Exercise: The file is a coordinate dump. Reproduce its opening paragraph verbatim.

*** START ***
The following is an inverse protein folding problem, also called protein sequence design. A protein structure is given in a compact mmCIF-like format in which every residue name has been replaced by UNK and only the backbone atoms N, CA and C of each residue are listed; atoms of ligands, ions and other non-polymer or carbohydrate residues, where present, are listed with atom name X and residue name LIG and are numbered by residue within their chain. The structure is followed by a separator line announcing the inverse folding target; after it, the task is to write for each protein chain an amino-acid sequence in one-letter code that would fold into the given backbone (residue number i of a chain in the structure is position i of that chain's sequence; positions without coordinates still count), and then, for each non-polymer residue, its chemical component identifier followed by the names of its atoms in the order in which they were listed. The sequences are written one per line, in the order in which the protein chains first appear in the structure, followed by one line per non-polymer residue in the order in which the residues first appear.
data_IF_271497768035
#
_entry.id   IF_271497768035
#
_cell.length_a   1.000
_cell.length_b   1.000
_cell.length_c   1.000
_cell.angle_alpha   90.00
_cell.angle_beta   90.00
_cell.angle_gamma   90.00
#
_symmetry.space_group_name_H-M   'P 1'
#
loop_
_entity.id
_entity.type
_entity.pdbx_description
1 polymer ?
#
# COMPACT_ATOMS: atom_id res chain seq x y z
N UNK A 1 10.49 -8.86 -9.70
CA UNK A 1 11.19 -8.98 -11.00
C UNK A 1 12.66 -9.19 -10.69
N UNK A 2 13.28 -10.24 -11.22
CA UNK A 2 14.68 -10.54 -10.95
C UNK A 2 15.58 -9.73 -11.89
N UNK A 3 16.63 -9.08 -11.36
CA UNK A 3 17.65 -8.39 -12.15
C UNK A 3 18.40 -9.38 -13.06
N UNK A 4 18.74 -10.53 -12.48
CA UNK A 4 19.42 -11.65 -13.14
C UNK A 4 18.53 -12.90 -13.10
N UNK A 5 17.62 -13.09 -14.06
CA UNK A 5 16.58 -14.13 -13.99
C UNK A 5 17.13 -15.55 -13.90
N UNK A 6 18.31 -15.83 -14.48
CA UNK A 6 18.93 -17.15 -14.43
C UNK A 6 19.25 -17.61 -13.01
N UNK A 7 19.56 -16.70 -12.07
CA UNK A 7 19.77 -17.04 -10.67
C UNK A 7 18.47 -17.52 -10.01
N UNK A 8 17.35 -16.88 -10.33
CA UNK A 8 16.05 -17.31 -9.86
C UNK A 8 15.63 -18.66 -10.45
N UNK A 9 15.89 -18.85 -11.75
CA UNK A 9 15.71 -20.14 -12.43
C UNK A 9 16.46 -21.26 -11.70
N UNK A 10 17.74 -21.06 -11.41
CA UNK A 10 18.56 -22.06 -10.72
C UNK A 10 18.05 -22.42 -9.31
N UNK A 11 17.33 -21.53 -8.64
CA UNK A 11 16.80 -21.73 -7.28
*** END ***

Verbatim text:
The following is an inverse protein folding problem, also called protein sequence design. A protein structure is given in a compact mmCIF-like format in which every residue name has been replaced by UNK and only the backbone atoms N, CA and C of each residue are listed; atoms of ligands, ions and other non-polymer or carbohydrate residues, where present, are listed with atom name X and residue name LIG and are numbered by residue within their chain. The structure is followed by a separator line announcing the inverse folding target; after it, the task is to write for each protein chain an amino-acid sequence in one-letter code that would fold into the given backbone (residue number i of a chain in the structure is position i of that chain's sequence; positions without coordinates still count), and then, for each non-polymer residue, its chemical component identifier followed by the names of its atoms in the order in which they were listed. The sequences are written one per line, in the order in which the protein chains first appear in the structure, followed by one line per non-polymer residue in the order in which the residues first appear.